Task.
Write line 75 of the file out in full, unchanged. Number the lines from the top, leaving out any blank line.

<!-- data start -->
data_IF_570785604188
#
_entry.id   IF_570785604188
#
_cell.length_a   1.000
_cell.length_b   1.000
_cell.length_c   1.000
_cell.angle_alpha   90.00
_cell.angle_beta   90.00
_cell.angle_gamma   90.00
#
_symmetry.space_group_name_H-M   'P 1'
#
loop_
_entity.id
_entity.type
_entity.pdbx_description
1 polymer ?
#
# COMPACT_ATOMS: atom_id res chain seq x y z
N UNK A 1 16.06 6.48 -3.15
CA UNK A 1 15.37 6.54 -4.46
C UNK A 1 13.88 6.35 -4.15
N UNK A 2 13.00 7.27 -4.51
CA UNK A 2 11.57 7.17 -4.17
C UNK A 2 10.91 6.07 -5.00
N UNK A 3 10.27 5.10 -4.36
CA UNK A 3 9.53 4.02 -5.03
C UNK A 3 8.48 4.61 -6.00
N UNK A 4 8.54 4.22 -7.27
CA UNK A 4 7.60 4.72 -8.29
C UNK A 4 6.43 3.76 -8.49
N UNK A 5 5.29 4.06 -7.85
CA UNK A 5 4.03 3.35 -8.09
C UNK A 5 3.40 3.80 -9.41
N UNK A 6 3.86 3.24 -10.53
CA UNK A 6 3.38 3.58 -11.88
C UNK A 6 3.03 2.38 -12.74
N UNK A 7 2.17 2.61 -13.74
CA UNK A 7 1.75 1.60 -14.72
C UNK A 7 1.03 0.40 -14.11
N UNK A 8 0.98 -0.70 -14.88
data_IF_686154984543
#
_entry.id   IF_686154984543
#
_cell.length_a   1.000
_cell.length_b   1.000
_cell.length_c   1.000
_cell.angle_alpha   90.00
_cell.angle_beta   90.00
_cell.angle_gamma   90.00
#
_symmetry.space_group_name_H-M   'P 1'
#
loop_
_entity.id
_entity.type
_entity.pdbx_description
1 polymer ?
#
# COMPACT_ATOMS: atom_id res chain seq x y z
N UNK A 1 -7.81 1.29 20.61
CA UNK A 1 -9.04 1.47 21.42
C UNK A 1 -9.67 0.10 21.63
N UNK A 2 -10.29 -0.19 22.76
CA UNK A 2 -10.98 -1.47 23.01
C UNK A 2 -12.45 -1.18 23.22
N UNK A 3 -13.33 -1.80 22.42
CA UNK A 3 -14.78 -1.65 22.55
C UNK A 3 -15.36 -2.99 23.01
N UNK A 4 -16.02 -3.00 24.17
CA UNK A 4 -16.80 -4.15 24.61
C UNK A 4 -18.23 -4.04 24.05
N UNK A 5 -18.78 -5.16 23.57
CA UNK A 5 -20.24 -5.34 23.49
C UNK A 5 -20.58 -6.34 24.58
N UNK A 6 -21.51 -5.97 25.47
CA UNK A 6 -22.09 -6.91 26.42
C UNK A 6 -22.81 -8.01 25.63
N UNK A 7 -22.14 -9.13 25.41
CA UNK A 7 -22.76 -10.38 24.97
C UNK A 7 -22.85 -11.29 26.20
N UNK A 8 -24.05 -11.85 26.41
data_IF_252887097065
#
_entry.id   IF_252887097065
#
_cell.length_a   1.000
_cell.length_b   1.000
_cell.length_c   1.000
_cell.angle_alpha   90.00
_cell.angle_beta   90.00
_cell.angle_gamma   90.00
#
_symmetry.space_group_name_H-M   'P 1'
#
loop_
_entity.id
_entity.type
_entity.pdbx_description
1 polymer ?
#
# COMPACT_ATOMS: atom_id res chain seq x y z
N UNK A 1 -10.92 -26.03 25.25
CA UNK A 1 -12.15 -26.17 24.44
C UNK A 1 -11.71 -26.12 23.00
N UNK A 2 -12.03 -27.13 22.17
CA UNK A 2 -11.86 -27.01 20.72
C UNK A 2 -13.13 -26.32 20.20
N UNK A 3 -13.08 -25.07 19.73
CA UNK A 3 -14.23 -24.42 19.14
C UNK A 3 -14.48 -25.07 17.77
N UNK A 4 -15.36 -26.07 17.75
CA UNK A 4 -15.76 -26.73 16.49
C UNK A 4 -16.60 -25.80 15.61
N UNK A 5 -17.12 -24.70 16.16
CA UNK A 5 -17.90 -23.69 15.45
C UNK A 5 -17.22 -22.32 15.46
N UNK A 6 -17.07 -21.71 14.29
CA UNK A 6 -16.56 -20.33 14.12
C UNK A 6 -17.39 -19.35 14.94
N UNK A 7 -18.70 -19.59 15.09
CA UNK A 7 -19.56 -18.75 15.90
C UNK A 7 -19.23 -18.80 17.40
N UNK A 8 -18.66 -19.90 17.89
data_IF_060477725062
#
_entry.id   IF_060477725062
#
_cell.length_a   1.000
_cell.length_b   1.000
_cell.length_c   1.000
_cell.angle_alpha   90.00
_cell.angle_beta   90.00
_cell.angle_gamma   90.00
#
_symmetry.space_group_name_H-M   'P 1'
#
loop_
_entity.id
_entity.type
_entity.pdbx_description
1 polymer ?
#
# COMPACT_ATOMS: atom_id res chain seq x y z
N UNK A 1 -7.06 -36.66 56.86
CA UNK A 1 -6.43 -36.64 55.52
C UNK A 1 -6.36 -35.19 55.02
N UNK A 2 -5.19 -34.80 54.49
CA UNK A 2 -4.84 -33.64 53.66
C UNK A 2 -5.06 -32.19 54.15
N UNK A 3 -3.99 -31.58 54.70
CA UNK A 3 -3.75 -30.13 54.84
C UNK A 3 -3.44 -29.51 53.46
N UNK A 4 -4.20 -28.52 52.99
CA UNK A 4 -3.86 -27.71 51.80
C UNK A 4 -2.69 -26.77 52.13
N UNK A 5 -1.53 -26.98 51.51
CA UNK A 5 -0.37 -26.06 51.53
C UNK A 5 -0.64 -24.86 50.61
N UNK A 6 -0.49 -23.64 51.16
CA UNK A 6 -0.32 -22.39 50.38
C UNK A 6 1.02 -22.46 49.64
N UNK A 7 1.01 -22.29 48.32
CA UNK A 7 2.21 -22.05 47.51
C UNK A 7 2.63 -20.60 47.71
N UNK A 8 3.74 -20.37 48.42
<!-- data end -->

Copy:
N UNK A 5 -18.78 -5.16 23.57